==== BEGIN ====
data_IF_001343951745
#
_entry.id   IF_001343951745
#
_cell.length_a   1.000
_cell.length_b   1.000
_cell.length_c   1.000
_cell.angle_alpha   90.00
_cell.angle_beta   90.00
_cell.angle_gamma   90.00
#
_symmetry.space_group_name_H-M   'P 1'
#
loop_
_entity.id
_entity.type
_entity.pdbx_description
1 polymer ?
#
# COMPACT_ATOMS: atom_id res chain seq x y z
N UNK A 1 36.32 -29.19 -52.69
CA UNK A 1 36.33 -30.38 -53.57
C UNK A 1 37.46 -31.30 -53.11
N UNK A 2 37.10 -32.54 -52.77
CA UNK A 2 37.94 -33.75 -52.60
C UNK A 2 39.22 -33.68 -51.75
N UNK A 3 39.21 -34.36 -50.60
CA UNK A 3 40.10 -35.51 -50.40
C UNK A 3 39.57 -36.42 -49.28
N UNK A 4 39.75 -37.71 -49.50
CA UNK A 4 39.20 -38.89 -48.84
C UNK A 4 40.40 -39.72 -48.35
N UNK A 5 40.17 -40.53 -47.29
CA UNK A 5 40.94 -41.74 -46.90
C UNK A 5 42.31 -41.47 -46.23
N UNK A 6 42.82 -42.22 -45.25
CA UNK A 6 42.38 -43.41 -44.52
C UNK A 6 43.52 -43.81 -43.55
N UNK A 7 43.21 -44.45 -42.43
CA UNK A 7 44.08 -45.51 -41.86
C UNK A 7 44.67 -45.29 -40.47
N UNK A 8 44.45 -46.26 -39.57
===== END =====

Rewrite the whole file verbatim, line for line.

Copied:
data_IF_001343951745
#
_entry.id   IF_001343951745
#
_cell.length_a   1.000
_cell.length_b   1.000
_cell.length_c   1.000
_cell.angle_alpha   90.00
_cell.angle_beta   90.00
_cell.angle_gamma   90.00
#
_symmetry.space_group_name_H-M   'P 1'
#
loop_
_entity.id
_entity.type
_entity.pdbx_description
1 polymer ?
#
# COMPACT_ATOMS: atom_id res chain seq x y z
N UNK A 1 36.32 -29.19 -52.69
CA UNK A 1 36.33 -30.38 -53.57
C UNK A 1 37.46 -31.30 -53.11
N UNK A 2 37.10 -32.54 -52.77
CA UNK A 2 37.94 -33.75 -52.60
C UNK A 2 39.22 -33.68 -51.75
N UNK A 3 39.21 -34.36 -50.60
CA UNK A 3 40.10 -35.51 -50.40
C UNK A 3 39.57 -36.42 -49.28
N UNK A 4 39.75 -37.71 -49.50
CA UNK A 4 39.20 -38.89 -48.84
C UNK A 4 40.40 -39.72 -48.35
N UNK A 5 40.17 -40.53 -47.29
CA UNK A 5 40.94 -41.74 -46.90
C UNK A 5 42.31 -41.47 -46.23
N UNK A 6 42.82 -42.22 -45.25
CA UNK A 6 42.38 -43.41 -44.52
C UNK A 6 43.52 -43.81 -43.55
N UNK A 7 43.21 -44.45 -42.43
CA UNK A 7 44.08 -45.51 -41.86
C UNK A 7 44.67 -45.29 -40.47
N UNK A 8 44.45 -46.26 -39.57